For most developers, I think the answer has to be "No," especially with the advent of managed code. Some would argue that the answer has been "No" for a long time. Tools like VB made GUI development so much easier than it ever was with MFC that many gave up C++ for GUI development years ago. Even in MFC's heyday, it wasn't uncommon at all to see the GUI pieces of an app built in VB with its underlying system code in C++.
Delphi improved on the VB model by providing a rich class framework and OOP model behind its visual forms that, even to this day, rivals WinForms and large parts of the .NET Framework. For most GUI developers, VB and Delphi were simply superior tools -- they were faster, produced apps with fewer defects because they were so much easier to use, and more closely resembled the model business developers were accustomed to working with: that of windows being forms that contain controls with property settings and code attached to them that ran in response to events -- the so-called PME model.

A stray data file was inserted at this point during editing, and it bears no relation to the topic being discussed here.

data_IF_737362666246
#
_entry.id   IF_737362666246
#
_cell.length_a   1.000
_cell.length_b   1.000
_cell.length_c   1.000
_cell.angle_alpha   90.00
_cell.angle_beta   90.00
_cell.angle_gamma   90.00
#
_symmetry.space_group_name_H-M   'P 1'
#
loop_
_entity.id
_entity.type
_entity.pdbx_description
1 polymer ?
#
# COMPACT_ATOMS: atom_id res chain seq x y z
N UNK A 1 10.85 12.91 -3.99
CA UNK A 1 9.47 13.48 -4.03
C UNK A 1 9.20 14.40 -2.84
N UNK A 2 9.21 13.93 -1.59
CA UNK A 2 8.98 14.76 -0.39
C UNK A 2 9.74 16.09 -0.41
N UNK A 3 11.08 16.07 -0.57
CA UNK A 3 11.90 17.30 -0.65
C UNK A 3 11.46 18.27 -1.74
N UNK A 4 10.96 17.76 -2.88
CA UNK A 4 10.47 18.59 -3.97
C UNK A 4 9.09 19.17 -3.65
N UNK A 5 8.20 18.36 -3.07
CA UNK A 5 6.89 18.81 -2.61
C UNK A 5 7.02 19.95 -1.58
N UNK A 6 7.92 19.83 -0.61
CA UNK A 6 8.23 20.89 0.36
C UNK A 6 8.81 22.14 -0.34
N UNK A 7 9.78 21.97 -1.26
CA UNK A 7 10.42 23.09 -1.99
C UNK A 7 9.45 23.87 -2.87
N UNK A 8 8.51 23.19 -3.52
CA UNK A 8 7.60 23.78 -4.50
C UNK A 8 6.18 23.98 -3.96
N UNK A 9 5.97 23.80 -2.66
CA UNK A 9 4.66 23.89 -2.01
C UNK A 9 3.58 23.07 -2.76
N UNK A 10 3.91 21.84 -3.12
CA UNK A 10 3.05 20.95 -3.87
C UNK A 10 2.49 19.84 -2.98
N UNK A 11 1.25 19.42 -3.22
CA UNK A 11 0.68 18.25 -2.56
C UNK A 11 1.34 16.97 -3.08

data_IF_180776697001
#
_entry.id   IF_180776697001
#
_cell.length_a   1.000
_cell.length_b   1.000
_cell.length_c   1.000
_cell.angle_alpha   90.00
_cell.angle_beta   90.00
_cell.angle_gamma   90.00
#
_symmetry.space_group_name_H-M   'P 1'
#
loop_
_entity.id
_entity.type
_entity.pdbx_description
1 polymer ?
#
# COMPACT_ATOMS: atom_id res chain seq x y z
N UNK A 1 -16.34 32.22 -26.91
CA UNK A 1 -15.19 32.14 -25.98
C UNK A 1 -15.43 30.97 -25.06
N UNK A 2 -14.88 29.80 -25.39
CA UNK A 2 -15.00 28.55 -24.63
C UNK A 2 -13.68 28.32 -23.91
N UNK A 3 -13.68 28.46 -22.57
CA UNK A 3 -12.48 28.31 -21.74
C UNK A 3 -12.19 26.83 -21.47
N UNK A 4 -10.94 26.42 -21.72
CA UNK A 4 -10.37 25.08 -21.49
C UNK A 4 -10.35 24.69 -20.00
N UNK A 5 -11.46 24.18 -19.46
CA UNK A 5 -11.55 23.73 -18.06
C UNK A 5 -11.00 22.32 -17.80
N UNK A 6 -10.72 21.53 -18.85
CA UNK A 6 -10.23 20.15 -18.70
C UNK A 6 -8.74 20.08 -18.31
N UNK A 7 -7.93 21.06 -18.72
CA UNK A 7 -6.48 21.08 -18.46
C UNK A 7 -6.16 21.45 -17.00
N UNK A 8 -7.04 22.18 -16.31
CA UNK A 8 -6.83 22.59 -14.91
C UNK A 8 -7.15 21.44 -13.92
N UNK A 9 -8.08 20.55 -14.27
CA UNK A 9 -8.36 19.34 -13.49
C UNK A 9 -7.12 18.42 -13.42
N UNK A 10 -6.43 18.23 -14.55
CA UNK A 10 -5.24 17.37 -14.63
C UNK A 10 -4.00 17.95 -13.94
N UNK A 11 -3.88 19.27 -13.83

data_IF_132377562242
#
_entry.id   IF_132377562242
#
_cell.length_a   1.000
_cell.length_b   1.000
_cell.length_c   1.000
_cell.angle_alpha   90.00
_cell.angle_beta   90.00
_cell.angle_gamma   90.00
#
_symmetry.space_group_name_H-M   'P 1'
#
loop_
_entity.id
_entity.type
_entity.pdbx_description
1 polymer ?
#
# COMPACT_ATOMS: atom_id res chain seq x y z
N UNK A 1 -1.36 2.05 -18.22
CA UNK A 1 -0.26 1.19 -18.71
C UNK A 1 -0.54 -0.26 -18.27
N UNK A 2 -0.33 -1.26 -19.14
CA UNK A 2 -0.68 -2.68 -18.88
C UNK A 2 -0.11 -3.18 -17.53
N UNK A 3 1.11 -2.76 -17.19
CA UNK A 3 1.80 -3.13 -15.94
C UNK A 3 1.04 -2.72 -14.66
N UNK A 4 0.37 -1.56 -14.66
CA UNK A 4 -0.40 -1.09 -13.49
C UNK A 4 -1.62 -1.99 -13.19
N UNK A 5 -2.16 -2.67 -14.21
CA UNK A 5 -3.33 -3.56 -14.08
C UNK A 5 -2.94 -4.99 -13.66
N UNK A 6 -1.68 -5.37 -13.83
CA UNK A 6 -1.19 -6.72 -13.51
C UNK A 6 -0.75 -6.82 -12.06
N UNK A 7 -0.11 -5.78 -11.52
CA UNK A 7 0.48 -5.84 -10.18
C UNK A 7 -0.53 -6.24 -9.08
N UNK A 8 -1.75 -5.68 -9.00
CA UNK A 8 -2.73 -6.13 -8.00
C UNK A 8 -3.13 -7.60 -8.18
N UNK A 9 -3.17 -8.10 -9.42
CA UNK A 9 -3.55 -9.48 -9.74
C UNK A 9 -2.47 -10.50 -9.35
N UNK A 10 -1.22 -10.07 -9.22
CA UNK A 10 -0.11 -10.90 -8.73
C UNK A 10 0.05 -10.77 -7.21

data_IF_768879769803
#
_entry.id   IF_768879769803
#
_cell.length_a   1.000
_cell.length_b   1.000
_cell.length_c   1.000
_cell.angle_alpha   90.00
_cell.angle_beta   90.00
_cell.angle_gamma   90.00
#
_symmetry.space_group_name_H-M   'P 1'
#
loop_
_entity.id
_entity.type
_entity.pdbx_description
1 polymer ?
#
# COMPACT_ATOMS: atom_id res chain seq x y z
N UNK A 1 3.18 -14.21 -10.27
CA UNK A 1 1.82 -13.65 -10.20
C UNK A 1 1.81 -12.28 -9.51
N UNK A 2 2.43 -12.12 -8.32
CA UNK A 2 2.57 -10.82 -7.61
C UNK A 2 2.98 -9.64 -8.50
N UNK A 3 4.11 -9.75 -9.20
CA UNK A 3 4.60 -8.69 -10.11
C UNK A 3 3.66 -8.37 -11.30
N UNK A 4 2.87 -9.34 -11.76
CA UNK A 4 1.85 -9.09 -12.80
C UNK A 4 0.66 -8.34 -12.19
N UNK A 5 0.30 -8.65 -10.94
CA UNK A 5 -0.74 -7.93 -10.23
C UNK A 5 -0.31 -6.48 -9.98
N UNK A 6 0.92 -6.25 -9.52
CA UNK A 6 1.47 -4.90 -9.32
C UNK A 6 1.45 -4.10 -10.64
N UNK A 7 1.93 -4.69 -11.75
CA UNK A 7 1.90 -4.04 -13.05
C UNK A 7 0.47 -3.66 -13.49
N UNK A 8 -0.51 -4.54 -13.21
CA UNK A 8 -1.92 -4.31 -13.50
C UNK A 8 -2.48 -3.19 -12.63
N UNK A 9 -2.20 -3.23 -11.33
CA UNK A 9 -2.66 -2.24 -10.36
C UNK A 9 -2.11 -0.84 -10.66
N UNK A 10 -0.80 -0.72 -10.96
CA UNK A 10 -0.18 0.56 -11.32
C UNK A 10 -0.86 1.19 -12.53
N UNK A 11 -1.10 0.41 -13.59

With the advent of managed code, this is even more so. The .NET Framework presents a more mature model than the one originally espoused by VB and Delphi. It is Delphi and VB "The Next Generation." It builds on the lessons learned with tools like those and takes the notion of an object-oriented PME model to the next level.
Even without IL and JIT compilation -- even if C# were a native code language (and, perhaps, especially if it were) -- it would still make little sense to create a GUI app of any complexity in C++ for most developers. Of course, there are exceptions, but I'm talking about the vast majority of application developers out there. C#, VB.NET, and many of the other managed code languages are simply easier to code in than C++. The average developer will be far more productive far more quickly with, say, C# than C++ when building complex GUI applications. Add to this features such as garbage collection and xcopy deployment, and you have little reason to build most types of apps -- particularly those with a GUI -- in C++.
And don't get me started on what this guy does :-). And I thought I was a dinosaur!